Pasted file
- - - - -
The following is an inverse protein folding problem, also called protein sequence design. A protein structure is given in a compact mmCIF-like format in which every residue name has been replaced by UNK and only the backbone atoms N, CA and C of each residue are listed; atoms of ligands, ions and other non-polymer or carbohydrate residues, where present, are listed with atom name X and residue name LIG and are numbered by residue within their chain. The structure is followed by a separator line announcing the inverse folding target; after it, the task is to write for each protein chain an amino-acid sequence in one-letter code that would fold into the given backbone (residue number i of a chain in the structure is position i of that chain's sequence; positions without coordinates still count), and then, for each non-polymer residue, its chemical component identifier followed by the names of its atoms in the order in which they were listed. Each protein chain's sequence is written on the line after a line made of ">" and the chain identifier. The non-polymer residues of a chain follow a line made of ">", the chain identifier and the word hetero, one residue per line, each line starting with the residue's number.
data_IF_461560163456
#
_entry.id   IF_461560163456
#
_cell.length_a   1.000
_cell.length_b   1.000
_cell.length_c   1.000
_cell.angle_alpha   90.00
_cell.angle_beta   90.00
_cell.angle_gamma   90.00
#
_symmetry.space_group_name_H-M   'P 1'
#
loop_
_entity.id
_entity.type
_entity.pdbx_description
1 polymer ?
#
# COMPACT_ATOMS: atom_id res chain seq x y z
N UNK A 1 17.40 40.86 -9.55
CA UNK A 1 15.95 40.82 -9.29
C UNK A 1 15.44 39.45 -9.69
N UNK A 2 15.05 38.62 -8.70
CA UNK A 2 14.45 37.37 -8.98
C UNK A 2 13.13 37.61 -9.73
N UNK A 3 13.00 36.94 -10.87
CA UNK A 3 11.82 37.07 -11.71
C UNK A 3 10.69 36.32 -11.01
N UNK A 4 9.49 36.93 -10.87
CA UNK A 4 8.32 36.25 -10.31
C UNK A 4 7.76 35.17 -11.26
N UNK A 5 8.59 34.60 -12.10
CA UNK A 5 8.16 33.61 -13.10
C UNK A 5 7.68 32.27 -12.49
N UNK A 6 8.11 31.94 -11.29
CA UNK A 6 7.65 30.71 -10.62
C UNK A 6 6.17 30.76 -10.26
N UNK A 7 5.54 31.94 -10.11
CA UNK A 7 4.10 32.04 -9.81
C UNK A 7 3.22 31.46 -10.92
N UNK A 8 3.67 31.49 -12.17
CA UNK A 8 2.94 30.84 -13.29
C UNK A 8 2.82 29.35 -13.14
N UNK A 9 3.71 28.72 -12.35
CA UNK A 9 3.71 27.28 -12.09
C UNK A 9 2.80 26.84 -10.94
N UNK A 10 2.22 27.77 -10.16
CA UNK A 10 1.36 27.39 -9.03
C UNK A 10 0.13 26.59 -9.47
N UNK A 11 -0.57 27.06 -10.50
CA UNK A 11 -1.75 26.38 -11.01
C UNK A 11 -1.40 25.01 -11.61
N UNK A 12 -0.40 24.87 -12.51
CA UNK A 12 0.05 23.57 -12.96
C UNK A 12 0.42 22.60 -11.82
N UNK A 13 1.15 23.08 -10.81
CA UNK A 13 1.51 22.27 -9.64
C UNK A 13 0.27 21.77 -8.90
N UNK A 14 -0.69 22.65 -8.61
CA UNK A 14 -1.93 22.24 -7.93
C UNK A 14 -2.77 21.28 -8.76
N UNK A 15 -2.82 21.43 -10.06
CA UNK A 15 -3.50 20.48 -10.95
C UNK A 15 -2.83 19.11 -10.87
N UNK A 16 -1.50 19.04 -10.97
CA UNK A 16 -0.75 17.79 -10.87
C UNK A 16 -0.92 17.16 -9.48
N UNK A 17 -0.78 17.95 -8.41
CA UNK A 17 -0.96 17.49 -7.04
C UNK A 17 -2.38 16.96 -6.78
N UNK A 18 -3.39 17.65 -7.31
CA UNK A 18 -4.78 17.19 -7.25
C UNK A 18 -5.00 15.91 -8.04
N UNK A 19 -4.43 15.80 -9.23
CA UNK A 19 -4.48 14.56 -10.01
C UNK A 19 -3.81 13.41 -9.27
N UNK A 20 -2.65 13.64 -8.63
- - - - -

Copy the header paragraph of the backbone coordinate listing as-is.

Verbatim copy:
The following is an inverse protein folding problem, also called protein sequence design. A protein structure is given in a compact mmCIF-like format in which every residue name has been replaced by UNK and only the backbone atoms N, CA and C of each residue are listed; atoms of ligands, ions and other non-polymer or carbohydrate residues, where present, are listed with atom name X and residue name LIG and are numbered by residue within their chain. The structure is followed by a separator line announcing the inverse folding target; after it, the task is to write for each protein chain an amino-acid sequence in one-letter code that would fold into the given backbone (residue number i of a chain in the structure is position i of that chain's sequence; positions without coordinates still count), and then, for each non-polymer residue, its chemical component identifier followed by the names of its atoms in the order in which they were listed. Each protein chain's sequence is written on the line after a line made of ">" and the chain identifier. The non-polymer residues of a chain follow a line made of ">", the chain identifier and the word hetero, one residue per line, each line starting with the residue's number.